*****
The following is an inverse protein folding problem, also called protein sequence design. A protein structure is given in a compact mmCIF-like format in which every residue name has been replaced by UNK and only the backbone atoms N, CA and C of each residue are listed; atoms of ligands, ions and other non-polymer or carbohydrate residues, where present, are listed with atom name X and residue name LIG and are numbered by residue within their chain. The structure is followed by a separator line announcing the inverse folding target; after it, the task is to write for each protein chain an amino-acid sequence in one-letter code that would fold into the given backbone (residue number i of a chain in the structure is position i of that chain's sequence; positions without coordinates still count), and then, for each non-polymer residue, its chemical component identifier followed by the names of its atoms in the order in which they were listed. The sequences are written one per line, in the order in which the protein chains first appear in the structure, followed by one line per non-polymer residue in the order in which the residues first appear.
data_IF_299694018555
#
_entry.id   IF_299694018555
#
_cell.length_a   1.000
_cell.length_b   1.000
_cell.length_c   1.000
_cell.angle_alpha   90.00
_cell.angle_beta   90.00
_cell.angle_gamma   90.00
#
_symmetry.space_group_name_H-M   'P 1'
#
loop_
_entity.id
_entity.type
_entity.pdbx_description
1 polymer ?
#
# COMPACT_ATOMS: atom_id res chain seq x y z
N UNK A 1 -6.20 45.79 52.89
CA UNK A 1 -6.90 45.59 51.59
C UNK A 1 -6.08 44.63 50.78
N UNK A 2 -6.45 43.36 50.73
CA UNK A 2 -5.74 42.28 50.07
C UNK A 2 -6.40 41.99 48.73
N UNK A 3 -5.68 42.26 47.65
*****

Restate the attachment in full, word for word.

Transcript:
The following is an inverse protein folding problem, also called protein sequence design. A protein structure is given in a compact mmCIF-like format in which every residue name has been replaced by UNK and only the backbone atoms N, CA and C of each residue are listed; atoms of ligands, ions and other non-polymer or carbohydrate residues, where present, are listed with atom name X and residue name LIG and are numbered by residue within their chain. The structure is followed by a separator line announcing the inverse folding target; after it, the task is to write for each protein chain an amino-acid sequence in one-letter code that would fold into the given backbone (residue number i of a chain in the structure is position i of that chain's sequence; positions without coordinates still count), and then, for each non-polymer residue, its chemical component identifier followed by the names of its atoms in the order in which they were listed. The sequences are written one per line, in the order in which the protein chains first appear in the structure, followed by one line per non-polymer residue in the order in which the residues first appear.
data_IF_299694018555
#
_entry.id   IF_299694018555
#
_cell.length_a   1.000
_cell.length_b   1.000
_cell.length_c   1.000
_cell.angle_alpha   90.00
_cell.angle_beta   90.00
_cell.angle_gamma   90.00
#
_symmetry.space_group_name_H-M   'P 1'
#
loop_
_entity.id
_entity.type
_entity.pdbx_description
1 polymer ?
#
# COMPACT_ATOMS: atom_id res chain seq x y z
N UNK A 1 -6.20 45.79 52.89
CA UNK A 1 -6.90 45.59 51.59
C UNK A 1 -6.08 44.63 50.78
N UNK A 2 -6.45 43.36 50.73
CA UNK A 2 -5.74 42.28 50.07
C UNK A 2 -6.40 41.99 48.73
N UNK A 3 -5.68 42.26 47.65